In Finishing

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Zinsser also changed the name of its “orange” shellac to “amber” shellac (who wants orange wood?) and its “white” shellac to “clear” shellac.

Here’s a short history of shellac, some of it from my own experience.

Shellac was almost the only finish used on furniture from the 1820s to the 1920s when nitrocellulose lacquer was introduced. Shellac continued to be used widely as a complete finish by painters working in buildings until the 1950s.

By the 1990s the only remaining supplier of shellac in liquid form was Zinsser, which sells the shellac under the brands “Bulls Eye” and “SealCoat,” which is a dewaxed variety. Zinsser specializes in sealers and primers, so it markets the shellac as a sealer.

The marketing strategy as I have experienced it centers on getting influential magazine and book writers to recommend shellac as a sealer. This has led to shellac becoming widely identified as a sealer rather than as a complete finish.

Too much so, in my opinion, because shellac still makes a great complete finish just like it used to, and because there’s no reason to use shellac as a sealer unless there’s a problem you need to seal off. The four common problems are:

· Silicone contamination in the wood from the use of certain furniture polishes. This contamination causes the finish to fish eye, which shows up as ridges, often in the shape of craters.

· Oil or wax on the wood. Shellac bonds better than other finishes to oily and waxy surfaces.

· Odors in the wood ­ for example, from smoke damage or animal urine. Shellac blocks these fairly effectively.

· Resin in the wood, especially from pine and other softwood knots and in certain exotic woods that grow in jungles. Examples include teak, rosewood and cocobolo. Shellac also blocks this resin fairly effectively.

Notice that except for the last one, the problems are typically refinishing problems. Also notice that all the major writers on finishing are, or were at one time, professional refinishers. So shellac was a very useful tool for them (us).

But shellac is not necessary if these problems don’t exist. And this is the point of this short history. No furniture or cabinet manufacturer uses shellac as a sealer. Only woodworkers who read the magazines think they should always use shellac as the sealer.

– Bob Flexner

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Showing 11 comments
  • Joe Leonetti

    I primarily use shellac then wax to finish my pieces. It’s easy to use and looks good.

  • Dan

    To be honest, I like starting with shellac because it’s fast & easy but I too fell into the sealer myth.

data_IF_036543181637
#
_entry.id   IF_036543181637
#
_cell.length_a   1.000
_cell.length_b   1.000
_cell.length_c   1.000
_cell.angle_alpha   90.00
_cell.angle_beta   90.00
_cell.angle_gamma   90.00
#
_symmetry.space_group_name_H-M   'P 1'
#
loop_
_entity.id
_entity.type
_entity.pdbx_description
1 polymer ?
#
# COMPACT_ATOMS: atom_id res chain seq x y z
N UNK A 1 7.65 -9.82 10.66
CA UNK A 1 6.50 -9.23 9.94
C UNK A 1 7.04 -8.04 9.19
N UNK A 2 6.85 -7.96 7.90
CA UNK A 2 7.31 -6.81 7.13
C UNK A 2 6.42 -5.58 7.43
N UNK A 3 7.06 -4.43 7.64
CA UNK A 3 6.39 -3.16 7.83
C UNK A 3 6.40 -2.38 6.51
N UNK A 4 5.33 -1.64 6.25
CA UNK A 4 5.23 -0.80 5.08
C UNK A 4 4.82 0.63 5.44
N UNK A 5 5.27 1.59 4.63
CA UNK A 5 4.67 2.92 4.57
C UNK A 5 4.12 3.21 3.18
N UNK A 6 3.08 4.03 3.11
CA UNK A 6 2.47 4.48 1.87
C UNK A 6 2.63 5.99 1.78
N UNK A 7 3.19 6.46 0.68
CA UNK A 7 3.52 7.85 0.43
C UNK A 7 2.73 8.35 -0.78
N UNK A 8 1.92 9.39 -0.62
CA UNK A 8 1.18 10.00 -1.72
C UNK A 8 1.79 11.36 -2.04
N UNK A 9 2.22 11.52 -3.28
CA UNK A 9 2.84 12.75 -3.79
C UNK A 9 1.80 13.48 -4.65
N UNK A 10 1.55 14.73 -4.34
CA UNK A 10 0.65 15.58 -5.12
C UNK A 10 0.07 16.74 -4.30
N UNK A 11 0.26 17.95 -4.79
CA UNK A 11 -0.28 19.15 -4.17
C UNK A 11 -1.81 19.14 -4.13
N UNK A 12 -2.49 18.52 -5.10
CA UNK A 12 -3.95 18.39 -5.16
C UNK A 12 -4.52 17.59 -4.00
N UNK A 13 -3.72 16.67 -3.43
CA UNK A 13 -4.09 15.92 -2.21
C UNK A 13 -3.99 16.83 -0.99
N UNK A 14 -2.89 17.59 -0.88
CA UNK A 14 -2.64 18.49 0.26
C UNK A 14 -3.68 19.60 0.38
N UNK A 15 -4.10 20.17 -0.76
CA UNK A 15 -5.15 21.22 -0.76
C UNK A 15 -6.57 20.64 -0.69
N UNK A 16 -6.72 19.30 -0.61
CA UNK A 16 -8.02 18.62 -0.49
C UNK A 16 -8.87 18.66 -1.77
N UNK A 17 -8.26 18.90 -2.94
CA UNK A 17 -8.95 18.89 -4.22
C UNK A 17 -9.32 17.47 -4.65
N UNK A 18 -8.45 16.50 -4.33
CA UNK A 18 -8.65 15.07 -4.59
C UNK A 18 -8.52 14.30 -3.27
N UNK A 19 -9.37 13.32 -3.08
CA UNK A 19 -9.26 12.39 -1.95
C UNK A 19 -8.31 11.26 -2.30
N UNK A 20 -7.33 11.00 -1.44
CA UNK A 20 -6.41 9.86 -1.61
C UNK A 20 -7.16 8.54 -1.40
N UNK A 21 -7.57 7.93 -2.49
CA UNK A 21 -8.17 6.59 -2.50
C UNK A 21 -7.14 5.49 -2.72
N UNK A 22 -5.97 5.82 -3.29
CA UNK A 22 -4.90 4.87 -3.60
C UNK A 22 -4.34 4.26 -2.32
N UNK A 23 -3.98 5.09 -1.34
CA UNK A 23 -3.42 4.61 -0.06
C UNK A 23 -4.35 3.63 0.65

• wildgrain

    Thanks for your blogs Bob. You always clearly demystify wood finishing. I use super blonde de-waxed shellac to warm up a water borne top coat. I believe you have recommended this in the past, do you still recommend this (vs tinting the top coat, or other process)?. I have read your 2005 book, and would love to hear your 2017-updated opinions on the best water borne finishes. Thanks again!

  • 1995gm

    Bob, I agree there are other ways to washcoat wood than shellac. It is unfortunate that shellac is considered useful only as a sealer. I use shellac for various finishing processes and to make my own stains . I have been experimenting with button lac lately.

    As you stated, the longer drying/cure of varnish based wash coat leads to user error. Maybe they suggest shellac because they think their readers are impatient?

    Also, instructions on Rust-Oleum Ultimate stain state that no conditioner is needed. They claim use of nano pigments for more even coverage.

    Bob, do you get blotching if you use dyes without a washcoat?
    I have been experimenting with dyes. I get varying blotching results depending on whether I use oil, alcohol, or water based dyes. Alcohol based dye with a splash of shellac in the solution has given me the best results so far.

  • Saville

    I like to use dewaxed shellac for “sealing” (if that’s the right word) the end grain of wood so that it doesn’t soak up more stain than the surfaces, and therefore look darker.

    I would add this to your “odors” and “resin in the wood” reasons

  • truspark

    I’ve always read that using shellac as a base coat is a good reducer of blotchiness in a finish as it pertains to pine, maple, birch and cherry. I didn’t see that mentioned in the article.

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